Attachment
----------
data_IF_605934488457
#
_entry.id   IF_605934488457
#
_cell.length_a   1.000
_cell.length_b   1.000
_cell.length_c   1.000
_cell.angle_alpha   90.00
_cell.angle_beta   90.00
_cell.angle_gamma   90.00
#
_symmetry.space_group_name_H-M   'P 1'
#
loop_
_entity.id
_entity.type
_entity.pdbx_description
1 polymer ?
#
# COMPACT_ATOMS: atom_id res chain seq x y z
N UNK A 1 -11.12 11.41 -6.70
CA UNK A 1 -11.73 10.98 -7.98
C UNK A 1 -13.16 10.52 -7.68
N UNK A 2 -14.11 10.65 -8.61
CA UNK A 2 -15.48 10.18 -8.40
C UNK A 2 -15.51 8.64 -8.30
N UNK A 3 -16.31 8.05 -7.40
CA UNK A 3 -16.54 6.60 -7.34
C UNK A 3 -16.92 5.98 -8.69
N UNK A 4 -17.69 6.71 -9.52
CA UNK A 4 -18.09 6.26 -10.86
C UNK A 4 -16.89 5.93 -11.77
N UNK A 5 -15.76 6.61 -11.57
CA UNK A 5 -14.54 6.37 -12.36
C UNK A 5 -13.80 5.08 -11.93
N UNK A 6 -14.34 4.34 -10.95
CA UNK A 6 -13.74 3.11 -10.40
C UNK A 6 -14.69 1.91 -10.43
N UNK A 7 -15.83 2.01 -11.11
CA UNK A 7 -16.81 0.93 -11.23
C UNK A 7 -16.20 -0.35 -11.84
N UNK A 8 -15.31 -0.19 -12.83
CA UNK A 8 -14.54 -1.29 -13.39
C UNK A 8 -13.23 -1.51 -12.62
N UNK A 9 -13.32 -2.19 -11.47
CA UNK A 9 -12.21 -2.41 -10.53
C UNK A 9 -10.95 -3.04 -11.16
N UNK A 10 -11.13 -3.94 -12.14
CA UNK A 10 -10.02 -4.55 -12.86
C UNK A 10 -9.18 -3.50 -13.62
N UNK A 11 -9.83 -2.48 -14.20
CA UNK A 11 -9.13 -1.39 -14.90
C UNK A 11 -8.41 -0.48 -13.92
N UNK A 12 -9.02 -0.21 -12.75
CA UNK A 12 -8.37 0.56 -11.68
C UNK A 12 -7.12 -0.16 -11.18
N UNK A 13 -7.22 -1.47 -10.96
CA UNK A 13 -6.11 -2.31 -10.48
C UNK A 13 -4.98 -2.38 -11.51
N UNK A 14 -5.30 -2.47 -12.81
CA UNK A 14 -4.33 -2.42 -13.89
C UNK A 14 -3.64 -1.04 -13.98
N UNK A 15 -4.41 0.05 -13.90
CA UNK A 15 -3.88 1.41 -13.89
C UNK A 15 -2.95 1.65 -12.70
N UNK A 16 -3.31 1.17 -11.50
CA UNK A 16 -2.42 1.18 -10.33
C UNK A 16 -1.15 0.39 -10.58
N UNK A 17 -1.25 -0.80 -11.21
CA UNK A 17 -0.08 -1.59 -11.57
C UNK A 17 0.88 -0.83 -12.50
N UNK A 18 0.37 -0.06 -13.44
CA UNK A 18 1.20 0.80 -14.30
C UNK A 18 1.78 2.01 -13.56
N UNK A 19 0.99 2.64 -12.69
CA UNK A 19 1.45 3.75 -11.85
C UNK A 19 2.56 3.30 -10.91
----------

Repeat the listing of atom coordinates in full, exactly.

data_IF_605934488457
#
_entry.id   IF_605934488457
#
_cell.length_a   1.000
_cell.length_b   1.000
_cell.length_c   1.000
_cell.angle_alpha   90.00
_cell.angle_beta   90.00
_cell.angle_gamma   90.00
#
_symmetry.space_group_name_H-M   'P 1'
#
loop_
_entity.id
_entity.type
_entity.pdbx_description
1 polymer ?
#
# COMPACT_ATOMS: atom_id res chain seq x y z
N UNK A 1 -11.12 11.41 -6.70
CA UNK A 1 -11.73 10.98 -7.98
C UNK A 1 -13.16 10.52 -7.68
N UNK A 2 -14.11 10.65 -8.61
CA UNK A 2 -15.48 10.18 -8.40
C UNK A 2 -15.51 8.64 -8.30
N UNK A 3 -16.31 8.05 -7.40
CA UNK A 3 -16.54 6.60 -7.34
C UNK A 3 -16.92 5.98 -8.69
N UNK A 4 -17.69 6.71 -9.52
CA UNK A 4 -18.09 6.26 -10.86
C UNK A 4 -16.89 5.93 -11.77
N UNK A 5 -15.76 6.61 -11.57
CA UNK A 5 -14.54 6.37 -12.36
C UNK A 5 -13.80 5.08 -11.93
N UNK A 6 -14.34 4.34 -10.95
CA UNK A 6 -13.74 3.11 -10.40
C UNK A 6 -14.69 1.91 -10.43
N UNK A 7 -15.83 2.01 -11.11
CA UNK A 7 -16.81 0.93 -11.23
C UNK A 7 -16.20 -0.35 -11.84
N UNK A 8 -15.31 -0.19 -12.83
CA UNK A 8 -14.54 -1.29 -13.39
C UNK A 8 -13.23 -1.51 -12.62
N UNK A 9 -13.32 -2.19 -11.47
CA UNK A 9 -12.21 -2.41 -10.53
C UNK A 9 -10.95 -3.04 -11.16
N UNK A 10 -11.13 -3.94 -12.14
CA UNK A 10 -10.02 -4.55 -12.86
C UNK A 10 -9.18 -3.50 -13.62
N UNK A 11 -9.83 -2.48 -14.20
CA UNK A 11 -9.13 -1.39 -14.90
C UNK A 11 -8.41 -0.48 -13.92
N UNK A 12 -9.02 -0.21 -12.75
CA UNK A 12 -8.37 0.56 -11.68
C UNK A 12 -7.12 -0.16 -11.18
N UNK A 13 -7.22 -1.47 -10.96
CA UNK A 13 -6.11 -2.31 -10.48
C UNK A 13 -4.98 -2.38 -11.51
N UNK A 14 -5.30 -2.47 -12.81
CA UNK A 14 -4.33 -2.42 -13.89
C UNK A 14 -3.64 -1.04 -13.98
N UNK A 15 -4.41 0.05 -13.90
CA UNK A 15 -3.88 1.41 -13.89
C UNK A 15 -2.95 1.65 -12.70
N UNK A 16 -3.31 1.17 -11.50
CA UNK A 16 -2.42 1.18 -10.33
C UNK A 16 -1.15 0.39 -10.58
N UNK A 17 -1.25 -0.80 -11.21
CA UNK A 17 -0.08 -1.59 -11.57
C UNK A 17 0.88 -0.83 -12.50
N UNK A 18 0.37 -0.06 -13.44
CA UNK A 18 1.20 0.80 -14.30
C UNK A 18 1.78 2.01 -13.56
N UNK A 19 0.99 2.64 -12.69
CA UNK A 19 1.45 3.75 -11.85
C UNK A 19 2.56 3.30 -10.91